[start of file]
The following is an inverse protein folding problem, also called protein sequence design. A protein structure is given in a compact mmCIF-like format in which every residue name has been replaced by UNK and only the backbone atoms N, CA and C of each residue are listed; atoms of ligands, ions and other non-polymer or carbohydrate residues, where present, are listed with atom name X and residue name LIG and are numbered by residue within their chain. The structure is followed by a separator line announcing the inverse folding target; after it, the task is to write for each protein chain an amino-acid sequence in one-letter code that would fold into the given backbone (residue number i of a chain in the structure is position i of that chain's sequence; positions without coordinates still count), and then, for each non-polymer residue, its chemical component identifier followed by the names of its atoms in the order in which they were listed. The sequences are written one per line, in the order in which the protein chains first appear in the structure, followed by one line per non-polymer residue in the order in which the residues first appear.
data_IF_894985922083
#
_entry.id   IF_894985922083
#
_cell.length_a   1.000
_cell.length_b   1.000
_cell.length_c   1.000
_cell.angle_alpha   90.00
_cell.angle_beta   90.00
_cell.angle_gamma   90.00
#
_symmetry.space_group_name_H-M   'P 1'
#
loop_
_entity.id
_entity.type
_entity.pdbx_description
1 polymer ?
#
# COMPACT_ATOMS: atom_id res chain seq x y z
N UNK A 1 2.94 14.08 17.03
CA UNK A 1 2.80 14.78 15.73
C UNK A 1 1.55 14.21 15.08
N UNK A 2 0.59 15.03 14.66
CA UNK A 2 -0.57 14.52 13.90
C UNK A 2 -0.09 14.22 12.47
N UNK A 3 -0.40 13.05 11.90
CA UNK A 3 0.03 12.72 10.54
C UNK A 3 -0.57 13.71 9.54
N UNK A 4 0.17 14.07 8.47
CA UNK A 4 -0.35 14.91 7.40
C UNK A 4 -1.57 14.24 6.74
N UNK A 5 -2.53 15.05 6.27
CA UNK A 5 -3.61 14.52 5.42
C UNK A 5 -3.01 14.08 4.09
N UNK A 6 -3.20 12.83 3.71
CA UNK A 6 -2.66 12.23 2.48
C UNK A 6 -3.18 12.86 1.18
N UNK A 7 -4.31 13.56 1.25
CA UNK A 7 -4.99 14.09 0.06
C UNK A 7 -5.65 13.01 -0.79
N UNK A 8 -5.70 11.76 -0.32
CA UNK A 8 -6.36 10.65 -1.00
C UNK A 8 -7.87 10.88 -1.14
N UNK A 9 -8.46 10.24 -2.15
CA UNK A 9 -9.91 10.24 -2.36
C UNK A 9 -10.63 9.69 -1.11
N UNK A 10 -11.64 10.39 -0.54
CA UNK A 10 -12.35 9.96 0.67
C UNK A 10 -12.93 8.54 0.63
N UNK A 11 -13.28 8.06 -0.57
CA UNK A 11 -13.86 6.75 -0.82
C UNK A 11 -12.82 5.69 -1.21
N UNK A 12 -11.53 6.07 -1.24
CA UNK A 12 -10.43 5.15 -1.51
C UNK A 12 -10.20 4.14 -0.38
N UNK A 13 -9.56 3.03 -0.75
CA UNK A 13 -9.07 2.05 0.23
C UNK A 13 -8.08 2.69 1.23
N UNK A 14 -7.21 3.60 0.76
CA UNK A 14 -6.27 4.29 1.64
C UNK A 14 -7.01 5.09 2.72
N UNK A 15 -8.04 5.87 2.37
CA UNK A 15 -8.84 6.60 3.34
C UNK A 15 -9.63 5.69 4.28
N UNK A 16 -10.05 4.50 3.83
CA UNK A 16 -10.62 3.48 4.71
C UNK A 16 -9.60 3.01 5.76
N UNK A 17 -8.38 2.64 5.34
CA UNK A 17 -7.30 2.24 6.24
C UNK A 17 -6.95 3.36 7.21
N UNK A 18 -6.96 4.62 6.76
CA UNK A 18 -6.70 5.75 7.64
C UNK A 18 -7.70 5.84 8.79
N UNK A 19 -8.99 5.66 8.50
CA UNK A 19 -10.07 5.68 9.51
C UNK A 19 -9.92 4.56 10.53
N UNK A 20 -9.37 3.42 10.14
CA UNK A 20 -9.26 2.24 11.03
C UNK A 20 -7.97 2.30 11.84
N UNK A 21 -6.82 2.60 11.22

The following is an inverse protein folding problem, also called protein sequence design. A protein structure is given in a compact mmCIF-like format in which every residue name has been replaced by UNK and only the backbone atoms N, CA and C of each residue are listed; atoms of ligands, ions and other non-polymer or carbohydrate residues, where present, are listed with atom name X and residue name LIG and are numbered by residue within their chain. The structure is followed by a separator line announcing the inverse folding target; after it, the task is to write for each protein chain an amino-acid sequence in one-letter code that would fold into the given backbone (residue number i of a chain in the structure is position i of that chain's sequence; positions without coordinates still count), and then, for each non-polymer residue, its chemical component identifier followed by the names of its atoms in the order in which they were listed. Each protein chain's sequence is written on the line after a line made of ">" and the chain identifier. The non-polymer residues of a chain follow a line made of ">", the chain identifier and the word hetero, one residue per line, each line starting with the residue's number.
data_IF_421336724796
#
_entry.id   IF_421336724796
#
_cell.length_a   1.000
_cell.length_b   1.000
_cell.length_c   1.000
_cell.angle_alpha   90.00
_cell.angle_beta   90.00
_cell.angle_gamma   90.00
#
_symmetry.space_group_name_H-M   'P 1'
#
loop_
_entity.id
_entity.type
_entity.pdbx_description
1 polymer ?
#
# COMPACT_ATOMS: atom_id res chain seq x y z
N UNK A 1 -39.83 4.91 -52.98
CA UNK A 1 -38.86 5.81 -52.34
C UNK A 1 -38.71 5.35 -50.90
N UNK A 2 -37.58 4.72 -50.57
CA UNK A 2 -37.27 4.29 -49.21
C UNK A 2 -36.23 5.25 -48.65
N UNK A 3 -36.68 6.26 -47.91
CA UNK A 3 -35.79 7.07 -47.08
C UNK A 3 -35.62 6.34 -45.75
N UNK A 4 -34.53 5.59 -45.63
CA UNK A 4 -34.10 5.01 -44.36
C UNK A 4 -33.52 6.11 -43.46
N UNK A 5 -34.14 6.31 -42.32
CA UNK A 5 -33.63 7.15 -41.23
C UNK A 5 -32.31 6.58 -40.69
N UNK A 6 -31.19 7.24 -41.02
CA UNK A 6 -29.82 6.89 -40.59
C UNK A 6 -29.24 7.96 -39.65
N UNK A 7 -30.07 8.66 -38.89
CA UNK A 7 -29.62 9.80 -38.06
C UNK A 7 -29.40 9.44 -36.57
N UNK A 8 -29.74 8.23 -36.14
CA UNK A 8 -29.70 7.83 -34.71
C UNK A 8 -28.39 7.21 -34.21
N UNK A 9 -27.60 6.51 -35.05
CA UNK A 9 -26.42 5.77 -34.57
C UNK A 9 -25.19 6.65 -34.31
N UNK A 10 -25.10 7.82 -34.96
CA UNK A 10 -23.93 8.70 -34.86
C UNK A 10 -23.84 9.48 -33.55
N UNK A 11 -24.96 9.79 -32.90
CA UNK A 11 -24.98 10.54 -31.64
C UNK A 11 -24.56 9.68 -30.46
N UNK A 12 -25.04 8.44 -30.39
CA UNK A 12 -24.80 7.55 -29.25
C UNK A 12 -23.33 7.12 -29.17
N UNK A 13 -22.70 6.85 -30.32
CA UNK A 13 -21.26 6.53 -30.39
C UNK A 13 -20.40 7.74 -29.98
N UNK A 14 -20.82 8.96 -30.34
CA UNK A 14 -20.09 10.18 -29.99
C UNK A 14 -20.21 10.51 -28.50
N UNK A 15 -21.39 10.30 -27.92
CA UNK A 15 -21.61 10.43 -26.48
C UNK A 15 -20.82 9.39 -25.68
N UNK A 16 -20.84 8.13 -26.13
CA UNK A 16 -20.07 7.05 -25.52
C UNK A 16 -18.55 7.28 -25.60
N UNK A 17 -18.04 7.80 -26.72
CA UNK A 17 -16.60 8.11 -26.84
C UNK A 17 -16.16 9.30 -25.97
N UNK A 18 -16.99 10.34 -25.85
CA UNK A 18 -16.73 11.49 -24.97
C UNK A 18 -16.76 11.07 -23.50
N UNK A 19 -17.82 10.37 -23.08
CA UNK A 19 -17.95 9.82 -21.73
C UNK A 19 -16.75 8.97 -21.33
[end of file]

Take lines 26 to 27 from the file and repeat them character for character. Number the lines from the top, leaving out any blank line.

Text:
CA UNK A 2 -0.57 14.52 13.90
C UNK A 2 -0.09 14.22 12.47